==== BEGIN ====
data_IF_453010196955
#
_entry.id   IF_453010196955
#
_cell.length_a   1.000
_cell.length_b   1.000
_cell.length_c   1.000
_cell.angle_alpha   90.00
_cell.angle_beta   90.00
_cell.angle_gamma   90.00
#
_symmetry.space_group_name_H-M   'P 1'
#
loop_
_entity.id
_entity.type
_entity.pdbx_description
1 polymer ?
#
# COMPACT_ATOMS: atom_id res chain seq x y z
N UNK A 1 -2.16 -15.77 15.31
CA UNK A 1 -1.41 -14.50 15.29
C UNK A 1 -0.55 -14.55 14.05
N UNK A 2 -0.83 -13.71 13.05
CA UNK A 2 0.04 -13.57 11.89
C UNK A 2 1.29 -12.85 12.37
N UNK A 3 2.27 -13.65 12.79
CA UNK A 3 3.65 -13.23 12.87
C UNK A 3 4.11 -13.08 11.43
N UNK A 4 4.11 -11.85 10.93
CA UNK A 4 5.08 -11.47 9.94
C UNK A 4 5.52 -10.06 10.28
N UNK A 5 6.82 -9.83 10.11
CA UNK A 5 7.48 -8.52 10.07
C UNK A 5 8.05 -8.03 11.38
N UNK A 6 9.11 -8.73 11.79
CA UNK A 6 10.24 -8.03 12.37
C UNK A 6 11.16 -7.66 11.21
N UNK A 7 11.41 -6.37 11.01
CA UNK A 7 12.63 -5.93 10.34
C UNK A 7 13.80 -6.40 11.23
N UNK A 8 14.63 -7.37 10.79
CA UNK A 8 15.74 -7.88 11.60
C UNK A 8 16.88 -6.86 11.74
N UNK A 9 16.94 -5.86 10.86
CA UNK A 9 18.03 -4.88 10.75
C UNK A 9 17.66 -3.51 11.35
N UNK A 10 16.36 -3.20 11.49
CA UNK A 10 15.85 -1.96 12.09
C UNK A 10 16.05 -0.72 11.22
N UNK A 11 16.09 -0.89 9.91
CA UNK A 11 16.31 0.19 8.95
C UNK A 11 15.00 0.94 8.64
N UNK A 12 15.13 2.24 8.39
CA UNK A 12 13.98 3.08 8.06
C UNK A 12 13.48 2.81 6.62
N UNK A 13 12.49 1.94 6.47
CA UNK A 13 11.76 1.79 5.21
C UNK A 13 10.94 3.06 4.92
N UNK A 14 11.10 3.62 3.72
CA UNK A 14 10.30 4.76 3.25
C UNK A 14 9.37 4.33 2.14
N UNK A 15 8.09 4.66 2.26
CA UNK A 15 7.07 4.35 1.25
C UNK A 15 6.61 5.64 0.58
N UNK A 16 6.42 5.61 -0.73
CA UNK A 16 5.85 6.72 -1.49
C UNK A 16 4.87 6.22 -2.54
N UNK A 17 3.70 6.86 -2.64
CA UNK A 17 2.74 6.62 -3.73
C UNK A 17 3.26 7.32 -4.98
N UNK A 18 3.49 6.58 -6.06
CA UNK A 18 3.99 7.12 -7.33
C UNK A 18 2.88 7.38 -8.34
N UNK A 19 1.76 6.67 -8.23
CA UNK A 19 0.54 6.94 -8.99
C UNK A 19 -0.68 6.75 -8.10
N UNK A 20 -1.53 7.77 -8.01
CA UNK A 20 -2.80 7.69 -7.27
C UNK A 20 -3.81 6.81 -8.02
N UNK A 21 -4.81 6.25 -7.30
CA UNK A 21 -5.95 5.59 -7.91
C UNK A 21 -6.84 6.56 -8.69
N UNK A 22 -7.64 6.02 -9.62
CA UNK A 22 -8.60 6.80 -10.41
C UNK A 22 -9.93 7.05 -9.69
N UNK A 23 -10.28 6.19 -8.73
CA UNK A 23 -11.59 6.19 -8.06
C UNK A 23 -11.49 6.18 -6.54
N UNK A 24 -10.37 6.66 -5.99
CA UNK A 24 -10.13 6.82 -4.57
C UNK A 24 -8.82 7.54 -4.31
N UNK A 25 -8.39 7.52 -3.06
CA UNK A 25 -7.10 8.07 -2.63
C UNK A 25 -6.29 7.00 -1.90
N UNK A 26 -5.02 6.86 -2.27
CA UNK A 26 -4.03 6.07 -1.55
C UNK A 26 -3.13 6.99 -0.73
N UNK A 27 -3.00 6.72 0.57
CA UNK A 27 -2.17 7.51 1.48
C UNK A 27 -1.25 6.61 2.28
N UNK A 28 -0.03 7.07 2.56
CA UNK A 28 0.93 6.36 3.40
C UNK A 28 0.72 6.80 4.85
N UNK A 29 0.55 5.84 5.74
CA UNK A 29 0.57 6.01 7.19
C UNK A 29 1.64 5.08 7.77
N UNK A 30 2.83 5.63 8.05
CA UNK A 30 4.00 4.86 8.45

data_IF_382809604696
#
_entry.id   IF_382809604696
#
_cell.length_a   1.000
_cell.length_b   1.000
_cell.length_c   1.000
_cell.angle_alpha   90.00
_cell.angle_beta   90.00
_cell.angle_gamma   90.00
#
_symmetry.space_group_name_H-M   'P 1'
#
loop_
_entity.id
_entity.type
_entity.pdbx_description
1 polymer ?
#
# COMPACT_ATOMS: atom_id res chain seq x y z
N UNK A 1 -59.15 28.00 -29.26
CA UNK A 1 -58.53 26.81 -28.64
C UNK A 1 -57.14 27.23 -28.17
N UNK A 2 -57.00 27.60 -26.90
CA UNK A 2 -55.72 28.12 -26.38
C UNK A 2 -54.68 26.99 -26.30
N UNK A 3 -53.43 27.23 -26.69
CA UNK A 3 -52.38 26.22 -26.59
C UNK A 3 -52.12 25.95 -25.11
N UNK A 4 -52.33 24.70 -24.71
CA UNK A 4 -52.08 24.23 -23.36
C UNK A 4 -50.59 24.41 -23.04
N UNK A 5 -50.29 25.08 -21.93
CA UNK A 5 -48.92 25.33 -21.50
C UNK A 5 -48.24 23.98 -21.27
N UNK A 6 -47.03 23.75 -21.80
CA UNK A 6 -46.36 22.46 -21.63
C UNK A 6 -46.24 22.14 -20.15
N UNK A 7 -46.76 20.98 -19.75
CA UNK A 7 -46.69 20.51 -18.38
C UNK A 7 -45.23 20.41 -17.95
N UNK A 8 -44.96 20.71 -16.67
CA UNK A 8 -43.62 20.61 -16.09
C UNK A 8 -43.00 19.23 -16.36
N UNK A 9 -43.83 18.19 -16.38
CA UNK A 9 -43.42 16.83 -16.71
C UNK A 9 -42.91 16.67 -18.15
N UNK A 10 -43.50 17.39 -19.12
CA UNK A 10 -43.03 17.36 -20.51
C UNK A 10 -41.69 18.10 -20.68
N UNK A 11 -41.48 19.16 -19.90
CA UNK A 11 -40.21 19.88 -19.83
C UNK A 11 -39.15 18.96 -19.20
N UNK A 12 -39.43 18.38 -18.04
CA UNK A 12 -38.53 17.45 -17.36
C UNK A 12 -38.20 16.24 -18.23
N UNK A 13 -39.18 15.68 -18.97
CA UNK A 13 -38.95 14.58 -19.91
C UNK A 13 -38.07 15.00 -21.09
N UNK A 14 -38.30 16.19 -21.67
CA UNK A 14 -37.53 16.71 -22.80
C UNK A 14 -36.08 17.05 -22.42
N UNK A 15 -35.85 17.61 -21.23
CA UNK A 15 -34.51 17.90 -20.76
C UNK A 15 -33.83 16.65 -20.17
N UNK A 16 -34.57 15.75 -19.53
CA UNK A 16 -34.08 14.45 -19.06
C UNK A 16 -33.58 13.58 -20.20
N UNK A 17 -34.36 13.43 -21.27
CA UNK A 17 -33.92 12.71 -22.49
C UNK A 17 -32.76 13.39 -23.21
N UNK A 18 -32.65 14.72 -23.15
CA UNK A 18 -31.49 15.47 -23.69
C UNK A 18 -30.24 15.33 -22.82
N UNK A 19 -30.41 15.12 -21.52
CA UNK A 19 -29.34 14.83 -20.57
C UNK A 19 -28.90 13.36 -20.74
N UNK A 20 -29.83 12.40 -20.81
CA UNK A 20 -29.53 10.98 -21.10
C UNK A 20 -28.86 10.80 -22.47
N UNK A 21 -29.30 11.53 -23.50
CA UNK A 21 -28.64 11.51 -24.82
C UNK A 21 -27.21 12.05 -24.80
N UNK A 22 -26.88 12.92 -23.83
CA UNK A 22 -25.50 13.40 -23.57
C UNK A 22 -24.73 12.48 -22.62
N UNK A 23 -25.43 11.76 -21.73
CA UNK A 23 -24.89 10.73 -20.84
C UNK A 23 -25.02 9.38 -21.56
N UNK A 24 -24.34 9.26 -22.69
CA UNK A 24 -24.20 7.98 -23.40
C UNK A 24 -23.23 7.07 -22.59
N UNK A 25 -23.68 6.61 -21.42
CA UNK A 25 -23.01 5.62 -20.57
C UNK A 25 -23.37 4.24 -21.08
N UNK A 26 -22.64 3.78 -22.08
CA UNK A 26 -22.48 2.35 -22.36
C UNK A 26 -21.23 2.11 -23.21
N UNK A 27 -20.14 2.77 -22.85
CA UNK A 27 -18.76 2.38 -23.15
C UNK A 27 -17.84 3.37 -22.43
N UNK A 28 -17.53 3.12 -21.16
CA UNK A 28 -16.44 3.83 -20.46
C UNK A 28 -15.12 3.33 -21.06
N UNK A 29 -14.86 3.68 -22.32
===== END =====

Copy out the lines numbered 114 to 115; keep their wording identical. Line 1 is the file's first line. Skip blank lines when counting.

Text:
_cell.length_a   1.000
_cell.length_b   1.000